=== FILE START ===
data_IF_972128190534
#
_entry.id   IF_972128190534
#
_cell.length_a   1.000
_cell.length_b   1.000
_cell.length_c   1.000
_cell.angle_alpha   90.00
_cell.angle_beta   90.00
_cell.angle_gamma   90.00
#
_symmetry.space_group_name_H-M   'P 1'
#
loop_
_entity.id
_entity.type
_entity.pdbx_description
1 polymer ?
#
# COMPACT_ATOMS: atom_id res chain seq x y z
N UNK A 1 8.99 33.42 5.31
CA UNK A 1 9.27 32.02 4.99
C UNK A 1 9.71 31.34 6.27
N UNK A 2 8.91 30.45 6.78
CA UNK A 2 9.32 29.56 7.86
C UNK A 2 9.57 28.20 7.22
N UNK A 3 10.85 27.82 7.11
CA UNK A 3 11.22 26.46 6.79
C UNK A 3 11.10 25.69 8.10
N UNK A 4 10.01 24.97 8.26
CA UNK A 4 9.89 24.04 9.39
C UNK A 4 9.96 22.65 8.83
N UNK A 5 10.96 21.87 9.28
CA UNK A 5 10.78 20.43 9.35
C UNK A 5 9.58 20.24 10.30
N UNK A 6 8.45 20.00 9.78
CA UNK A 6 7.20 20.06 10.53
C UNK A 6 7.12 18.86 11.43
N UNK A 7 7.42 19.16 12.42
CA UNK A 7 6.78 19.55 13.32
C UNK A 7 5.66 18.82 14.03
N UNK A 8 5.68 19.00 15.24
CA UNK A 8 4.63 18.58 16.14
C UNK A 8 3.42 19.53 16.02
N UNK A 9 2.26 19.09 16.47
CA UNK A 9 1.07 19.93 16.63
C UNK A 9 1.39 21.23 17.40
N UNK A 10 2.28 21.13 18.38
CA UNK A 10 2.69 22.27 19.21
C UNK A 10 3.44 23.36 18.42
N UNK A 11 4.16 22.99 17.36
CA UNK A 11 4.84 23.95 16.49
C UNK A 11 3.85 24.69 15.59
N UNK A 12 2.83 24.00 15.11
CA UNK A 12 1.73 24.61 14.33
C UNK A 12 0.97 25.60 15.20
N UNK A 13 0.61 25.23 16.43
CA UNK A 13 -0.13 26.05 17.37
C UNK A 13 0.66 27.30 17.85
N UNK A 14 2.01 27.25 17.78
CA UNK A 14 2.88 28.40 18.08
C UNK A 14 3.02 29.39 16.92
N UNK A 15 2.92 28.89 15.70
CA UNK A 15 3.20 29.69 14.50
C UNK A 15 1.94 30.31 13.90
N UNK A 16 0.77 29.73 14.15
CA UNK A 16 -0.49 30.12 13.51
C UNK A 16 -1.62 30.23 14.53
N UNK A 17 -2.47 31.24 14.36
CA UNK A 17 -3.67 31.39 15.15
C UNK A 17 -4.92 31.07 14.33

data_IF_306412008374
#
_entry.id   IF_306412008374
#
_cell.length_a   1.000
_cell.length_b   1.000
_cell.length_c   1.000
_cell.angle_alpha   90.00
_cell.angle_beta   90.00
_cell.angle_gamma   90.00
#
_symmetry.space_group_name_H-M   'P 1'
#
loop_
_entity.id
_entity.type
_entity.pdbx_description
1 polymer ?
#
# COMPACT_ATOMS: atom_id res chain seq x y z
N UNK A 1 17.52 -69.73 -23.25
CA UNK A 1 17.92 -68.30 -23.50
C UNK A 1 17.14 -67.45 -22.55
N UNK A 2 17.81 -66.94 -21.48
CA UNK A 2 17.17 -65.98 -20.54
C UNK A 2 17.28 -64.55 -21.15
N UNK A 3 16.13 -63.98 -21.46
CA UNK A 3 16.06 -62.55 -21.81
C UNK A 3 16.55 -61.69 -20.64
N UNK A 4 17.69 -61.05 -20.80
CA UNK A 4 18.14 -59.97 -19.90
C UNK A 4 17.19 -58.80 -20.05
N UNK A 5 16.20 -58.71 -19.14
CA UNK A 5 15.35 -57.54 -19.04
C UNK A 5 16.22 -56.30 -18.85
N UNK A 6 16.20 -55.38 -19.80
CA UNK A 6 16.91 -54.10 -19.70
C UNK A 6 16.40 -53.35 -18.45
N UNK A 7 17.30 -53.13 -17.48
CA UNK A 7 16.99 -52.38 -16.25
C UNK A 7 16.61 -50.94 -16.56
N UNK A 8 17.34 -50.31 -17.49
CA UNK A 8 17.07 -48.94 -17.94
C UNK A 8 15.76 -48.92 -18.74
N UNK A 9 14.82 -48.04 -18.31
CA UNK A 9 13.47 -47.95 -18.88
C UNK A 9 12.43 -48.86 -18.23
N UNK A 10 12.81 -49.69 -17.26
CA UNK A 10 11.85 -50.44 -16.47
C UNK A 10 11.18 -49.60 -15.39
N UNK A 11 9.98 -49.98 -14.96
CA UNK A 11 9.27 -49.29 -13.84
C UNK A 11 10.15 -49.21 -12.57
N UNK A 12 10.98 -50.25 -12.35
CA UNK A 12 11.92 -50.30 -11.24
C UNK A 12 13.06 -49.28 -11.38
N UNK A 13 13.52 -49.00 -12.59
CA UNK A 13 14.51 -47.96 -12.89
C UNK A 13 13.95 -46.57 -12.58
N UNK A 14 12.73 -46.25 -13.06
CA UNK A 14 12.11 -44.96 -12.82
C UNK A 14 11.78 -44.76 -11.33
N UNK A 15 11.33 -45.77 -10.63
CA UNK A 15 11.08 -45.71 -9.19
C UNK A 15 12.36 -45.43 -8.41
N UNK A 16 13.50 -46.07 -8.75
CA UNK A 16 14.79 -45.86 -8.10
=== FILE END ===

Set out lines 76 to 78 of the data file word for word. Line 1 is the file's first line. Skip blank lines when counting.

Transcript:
_cell.length_a   1.000
_cell.length_b   1.000
_cell.length_c   1.000